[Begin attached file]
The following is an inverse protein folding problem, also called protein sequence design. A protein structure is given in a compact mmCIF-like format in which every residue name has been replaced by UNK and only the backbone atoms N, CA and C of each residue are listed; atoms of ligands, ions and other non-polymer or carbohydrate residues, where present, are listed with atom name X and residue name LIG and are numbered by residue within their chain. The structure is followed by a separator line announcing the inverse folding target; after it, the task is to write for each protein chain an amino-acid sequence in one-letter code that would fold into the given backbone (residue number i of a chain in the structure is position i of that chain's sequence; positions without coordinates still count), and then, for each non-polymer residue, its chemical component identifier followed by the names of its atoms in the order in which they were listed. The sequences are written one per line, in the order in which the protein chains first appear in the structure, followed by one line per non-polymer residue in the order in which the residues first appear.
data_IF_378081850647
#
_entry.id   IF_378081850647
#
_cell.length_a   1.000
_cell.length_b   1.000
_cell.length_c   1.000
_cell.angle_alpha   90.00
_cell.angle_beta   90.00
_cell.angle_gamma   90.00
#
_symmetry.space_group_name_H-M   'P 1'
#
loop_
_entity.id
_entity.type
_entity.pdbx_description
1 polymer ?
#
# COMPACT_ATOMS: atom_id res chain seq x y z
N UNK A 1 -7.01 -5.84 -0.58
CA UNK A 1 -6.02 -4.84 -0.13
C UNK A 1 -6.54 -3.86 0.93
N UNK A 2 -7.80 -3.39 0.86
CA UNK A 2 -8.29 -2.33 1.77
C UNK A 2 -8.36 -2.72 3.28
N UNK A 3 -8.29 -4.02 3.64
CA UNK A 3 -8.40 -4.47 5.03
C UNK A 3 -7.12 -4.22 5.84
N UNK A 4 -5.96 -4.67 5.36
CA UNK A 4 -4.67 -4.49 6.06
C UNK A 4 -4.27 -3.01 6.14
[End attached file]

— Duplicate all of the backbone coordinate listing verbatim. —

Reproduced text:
The following is an inverse protein folding problem, also called protein sequence design. A protein structure is given in a compact mmCIF-like format in which every residue name has been replaced by UNK and only the backbone atoms N, CA and C of each residue are listed; atoms of ligands, ions and other non-polymer or carbohydrate residues, where present, are listed with atom name X and residue name LIG and are numbered by residue within their chain. The structure is followed by a separator line announcing the inverse folding target; after it, the task is to write for each protein chain an amino-acid sequence in one-letter code that would fold into the given backbone (residue number i of a chain in the structure is position i of that chain's sequence; positions without coordinates still count), and then, for each non-polymer residue, its chemical component identifier followed by the names of its atoms in the order in which they were listed. The sequences are written one per line, in the order in which the protein chains first appear in the structure, followed by one line per non-polymer residue in the order in which the residues first appear.
data_IF_378081850647
#
_entry.id   IF_378081850647
#
_cell.length_a   1.000
_cell.length_b   1.000
_cell.length_c   1.000
_cell.angle_alpha   90.00
_cell.angle_beta   90.00
_cell.angle_gamma   90.00
#
_symmetry.space_group_name_H-M   'P 1'
#
loop_
_entity.id
_entity.type
_entity.pdbx_description
1 polymer ?
#
# COMPACT_ATOMS: atom_id res chain seq x y z
N UNK A 1 -7.01 -5.84 -0.58
CA UNK A 1 -6.02 -4.84 -0.13
C UNK A 1 -6.54 -3.86 0.93
N UNK A 2 -7.80 -3.39 0.86
CA UNK A 2 -8.29 -2.33 1.77
C UNK A 2 -8.36 -2.72 3.28
N UNK A 3 -8.29 -4.02 3.64
CA UNK A 3 -8.40 -4.47 5.03
C UNK A 3 -7.12 -4.22 5.84
N UNK A 4 -5.96 -4.67 5.36
CA UNK A 4 -4.67 -4.49 6.06
C UNK A 4 -4.27 -3.01 6.14